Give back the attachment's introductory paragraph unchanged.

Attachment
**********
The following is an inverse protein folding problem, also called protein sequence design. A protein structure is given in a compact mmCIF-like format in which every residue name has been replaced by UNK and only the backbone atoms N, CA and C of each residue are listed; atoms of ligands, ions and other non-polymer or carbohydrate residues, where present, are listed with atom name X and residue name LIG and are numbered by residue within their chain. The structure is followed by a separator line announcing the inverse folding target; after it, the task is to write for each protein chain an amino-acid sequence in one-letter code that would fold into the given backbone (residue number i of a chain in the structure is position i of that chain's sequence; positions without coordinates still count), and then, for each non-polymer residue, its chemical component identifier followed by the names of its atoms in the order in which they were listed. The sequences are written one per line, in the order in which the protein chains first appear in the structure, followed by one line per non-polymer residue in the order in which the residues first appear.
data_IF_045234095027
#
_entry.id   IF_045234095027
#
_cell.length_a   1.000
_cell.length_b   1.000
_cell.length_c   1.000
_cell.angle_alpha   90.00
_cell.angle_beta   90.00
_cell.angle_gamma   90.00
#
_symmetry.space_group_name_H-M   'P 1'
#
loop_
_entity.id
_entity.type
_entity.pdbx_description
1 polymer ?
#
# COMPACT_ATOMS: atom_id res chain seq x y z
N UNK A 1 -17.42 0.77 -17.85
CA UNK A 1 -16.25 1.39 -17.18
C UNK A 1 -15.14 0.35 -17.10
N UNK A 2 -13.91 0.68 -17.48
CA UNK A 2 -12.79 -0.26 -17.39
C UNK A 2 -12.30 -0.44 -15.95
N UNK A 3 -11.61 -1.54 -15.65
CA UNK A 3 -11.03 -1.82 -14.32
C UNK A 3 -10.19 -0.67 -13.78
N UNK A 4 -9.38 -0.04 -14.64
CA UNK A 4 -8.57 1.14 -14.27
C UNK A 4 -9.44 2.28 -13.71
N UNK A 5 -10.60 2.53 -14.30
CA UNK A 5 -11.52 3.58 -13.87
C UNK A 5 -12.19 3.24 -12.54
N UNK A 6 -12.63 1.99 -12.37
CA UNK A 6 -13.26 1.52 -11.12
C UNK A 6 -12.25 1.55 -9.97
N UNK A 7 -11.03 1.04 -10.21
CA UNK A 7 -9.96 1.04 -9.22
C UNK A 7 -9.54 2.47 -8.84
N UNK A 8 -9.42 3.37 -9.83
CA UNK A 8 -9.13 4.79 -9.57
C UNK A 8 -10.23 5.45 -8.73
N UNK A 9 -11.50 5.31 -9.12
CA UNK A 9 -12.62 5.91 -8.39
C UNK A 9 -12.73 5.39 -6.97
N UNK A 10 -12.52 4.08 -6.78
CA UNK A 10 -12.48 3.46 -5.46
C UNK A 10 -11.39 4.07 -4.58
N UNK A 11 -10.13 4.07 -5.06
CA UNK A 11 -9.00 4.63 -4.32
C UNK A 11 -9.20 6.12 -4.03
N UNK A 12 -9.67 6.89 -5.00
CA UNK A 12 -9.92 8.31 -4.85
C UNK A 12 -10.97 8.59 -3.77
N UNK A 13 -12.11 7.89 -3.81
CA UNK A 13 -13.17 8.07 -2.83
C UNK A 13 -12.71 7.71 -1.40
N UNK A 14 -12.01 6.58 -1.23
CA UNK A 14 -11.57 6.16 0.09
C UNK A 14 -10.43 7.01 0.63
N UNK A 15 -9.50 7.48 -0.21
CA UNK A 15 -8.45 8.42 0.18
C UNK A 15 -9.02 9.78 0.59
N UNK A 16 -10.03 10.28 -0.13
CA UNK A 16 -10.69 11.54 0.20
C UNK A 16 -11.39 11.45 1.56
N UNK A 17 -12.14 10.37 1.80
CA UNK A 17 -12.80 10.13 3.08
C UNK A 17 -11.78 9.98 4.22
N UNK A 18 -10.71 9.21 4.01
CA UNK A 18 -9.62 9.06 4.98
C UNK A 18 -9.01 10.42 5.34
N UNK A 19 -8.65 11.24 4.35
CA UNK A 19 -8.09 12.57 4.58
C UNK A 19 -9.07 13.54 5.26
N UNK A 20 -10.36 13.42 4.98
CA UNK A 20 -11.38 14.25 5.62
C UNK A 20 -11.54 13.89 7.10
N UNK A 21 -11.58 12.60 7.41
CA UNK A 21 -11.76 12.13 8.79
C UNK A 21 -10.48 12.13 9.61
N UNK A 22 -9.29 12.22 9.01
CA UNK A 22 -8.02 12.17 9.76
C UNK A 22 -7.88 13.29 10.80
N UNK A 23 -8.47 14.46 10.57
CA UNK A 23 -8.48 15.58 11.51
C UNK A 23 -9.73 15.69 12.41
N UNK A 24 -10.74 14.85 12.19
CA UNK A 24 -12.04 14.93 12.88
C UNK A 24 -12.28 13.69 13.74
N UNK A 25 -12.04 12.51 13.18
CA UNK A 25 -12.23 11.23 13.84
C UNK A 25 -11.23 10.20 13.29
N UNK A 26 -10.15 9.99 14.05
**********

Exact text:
The following is an inverse protein folding problem, also called protein sequence design. A protein structure is given in a compact mmCIF-like format in which every residue name has been replaced by UNK and only the backbone atoms N, CA and C of each residue are listed; atoms of ligands, ions and other non-polymer or carbohydrate residues, where present, are listed with atom name X and residue name LIG and are numbered by residue within their chain. The structure is followed by a separator line announcing the inverse folding target; after it, the task is to write for each protein chain an amino-acid sequence in one-letter code that would fold into the given backbone (residue number i of a chain in the structure is position i of that chain's sequence; positions without coordinates still count), and then, for each non-polymer residue, its chemical component identifier followed by the names of its atoms in the order in which they were listed. The sequences are written one per line, in the order in which the protein chains first appear in the structure, followed by one line per non-polymer residue in the order in which the residues first appear.